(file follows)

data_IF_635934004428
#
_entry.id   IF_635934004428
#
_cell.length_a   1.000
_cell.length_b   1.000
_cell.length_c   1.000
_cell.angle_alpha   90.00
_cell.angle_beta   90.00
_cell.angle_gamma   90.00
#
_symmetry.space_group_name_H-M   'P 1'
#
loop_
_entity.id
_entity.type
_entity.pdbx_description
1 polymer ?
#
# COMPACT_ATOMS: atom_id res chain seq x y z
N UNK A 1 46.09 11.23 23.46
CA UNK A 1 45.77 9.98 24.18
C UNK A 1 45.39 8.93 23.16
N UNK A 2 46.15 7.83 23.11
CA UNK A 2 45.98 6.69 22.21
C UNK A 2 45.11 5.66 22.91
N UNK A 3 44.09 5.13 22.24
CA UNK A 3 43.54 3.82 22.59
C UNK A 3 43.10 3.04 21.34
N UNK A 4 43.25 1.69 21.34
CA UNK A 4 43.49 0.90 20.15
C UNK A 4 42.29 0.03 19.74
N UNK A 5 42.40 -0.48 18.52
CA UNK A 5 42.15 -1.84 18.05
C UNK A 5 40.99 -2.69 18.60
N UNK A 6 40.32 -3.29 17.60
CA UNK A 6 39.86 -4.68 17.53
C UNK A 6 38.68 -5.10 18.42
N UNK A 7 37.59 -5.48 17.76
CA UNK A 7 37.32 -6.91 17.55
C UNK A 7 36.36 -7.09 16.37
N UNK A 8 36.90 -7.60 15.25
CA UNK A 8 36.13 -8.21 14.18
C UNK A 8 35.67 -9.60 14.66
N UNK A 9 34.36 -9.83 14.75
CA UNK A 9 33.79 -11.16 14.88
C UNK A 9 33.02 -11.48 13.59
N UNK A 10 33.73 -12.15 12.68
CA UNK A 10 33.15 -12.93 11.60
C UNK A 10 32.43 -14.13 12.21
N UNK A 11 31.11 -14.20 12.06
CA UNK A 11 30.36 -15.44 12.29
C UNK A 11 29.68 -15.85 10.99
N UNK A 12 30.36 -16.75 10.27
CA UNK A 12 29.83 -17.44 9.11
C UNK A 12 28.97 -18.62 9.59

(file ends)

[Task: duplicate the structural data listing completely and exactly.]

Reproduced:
data_IF_635934004428
#
_entry.id   IF_635934004428
#
_cell.length_a   1.000
_cell.length_b   1.000
_cell.length_c   1.000
_cell.angle_alpha   90.00
_cell.angle_beta   90.00
_cell.angle_gamma   90.00
#
_symmetry.space_group_name_H-M   'P 1'
#
loop_
_entity.id
_entity.type
_entity.pdbx_description
1 polymer ?
#
# COMPACT_ATOMS: atom_id res chain seq x y z
N UNK A 1 46.09 11.23 23.46
CA UNK A 1 45.77 9.98 24.18
C UNK A 1 45.39 8.93 23.16
N UNK A 2 46.15 7.83 23.11
CA UNK A 2 45.98 6.69 22.21
C UNK A 2 45.11 5.66 22.91
N UNK A 3 44.09 5.13 22.24
CA UNK A 3 43.54 3.82 22.59
C UNK A 3 43.10 3.04 21.34
N UNK A 4 43.25 1.69 21.34
CA UNK A 4 43.49 0.90 20.15
C UNK A 4 42.29 0.03 19.74
N UNK A 5 42.40 -0.48 18.52
CA UNK A 5 42.15 -1.84 18.05
C UNK A 5 40.99 -2.69 18.60
N UNK A 6 40.32 -3.29 17.60
CA UNK A 6 39.86 -4.68 17.53
C UNK A 6 38.68 -5.10 18.42
N UNK A 7 37.59 -5.48 17.76
CA UNK A 7 37.32 -6.91 17.55
C UNK A 7 36.36 -7.09 16.37
N UNK A 8 36.90 -7.60 15.25
CA UNK A 8 36.13 -8.21 14.18
C UNK A 8 35.67 -9.60 14.66
N UNK A 9 34.36 -9.83 14.75
CA UNK A 9 33.79 -11.16 14.88
C UNK A 9 33.02 -11.48 13.59
N UNK A 10 33.73 -12.15 12.68
CA UNK A 10 33.15 -12.93 11.60
C UNK A 10 32.43 -14.13 12.21
N UNK A 11 31.11 -14.20 12.06
CA UNK A 11 30.36 -15.44 12.29
C UNK A 11 29.68 -15.85 10.99
N UNK A 12 30.36 -16.75 10.27
CA UNK A 12 29.83 -17.44 9.11
C UNK A 12 28.97 -18.62 9.59